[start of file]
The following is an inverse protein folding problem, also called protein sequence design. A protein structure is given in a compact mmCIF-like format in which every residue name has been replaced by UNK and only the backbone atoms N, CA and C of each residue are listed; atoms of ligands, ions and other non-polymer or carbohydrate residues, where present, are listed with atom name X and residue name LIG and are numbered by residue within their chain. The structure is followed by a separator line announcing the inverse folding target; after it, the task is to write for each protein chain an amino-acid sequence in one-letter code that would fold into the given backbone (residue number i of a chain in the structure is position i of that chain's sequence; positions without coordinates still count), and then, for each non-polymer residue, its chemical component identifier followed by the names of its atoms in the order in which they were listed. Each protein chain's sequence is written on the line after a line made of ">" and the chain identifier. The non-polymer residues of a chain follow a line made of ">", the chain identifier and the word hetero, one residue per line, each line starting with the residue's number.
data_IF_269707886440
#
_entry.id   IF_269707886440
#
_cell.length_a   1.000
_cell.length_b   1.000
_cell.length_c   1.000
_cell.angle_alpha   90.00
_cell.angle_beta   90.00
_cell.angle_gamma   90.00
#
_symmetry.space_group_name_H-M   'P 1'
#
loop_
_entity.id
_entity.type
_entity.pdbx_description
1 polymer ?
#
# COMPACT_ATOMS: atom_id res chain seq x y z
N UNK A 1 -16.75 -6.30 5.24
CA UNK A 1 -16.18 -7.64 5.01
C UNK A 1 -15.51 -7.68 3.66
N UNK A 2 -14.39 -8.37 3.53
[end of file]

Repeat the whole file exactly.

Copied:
The following is an inverse protein folding problem, also called protein sequence design. A protein structure is given in a compact mmCIF-like format in which every residue name has been replaced by UNK and only the backbone atoms N, CA and C of each residue are listed; atoms of ligands, ions and other non-polymer or carbohydrate residues, where present, are listed with atom name X and residue name LIG and are numbered by residue within their chain. The structure is followed by a separator line announcing the inverse folding target; after it, the task is to write for each protein chain an amino-acid sequence in one-letter code that would fold into the given backbone (residue number i of a chain in the structure is position i of that chain's sequence; positions without coordinates still count), and then, for each non-polymer residue, its chemical component identifier followed by the names of its atoms in the order in which they were listed. Each protein chain's sequence is written on the line after a line made of ">" and the chain identifier. The non-polymer residues of a chain follow a line made of ">", the chain identifier and the word hetero, one residue per line, each line starting with the residue's number.
data_IF_269707886440
#
_entry.id   IF_269707886440
#
_cell.length_a   1.000
_cell.length_b   1.000
_cell.length_c   1.000
_cell.angle_alpha   90.00
_cell.angle_beta   90.00
_cell.angle_gamma   90.00
#
_symmetry.space_group_name_H-M   'P 1'
#
loop_
_entity.id
_entity.type
_entity.pdbx_description
1 polymer ?
#
# COMPACT_ATOMS: atom_id res chain seq x y z
N UNK A 1 -16.75 -6.30 5.24
CA UNK A 1 -16.18 -7.64 5.01
C UNK A 1 -15.51 -7.68 3.66
N UNK A 2 -14.39 -8.37 3.53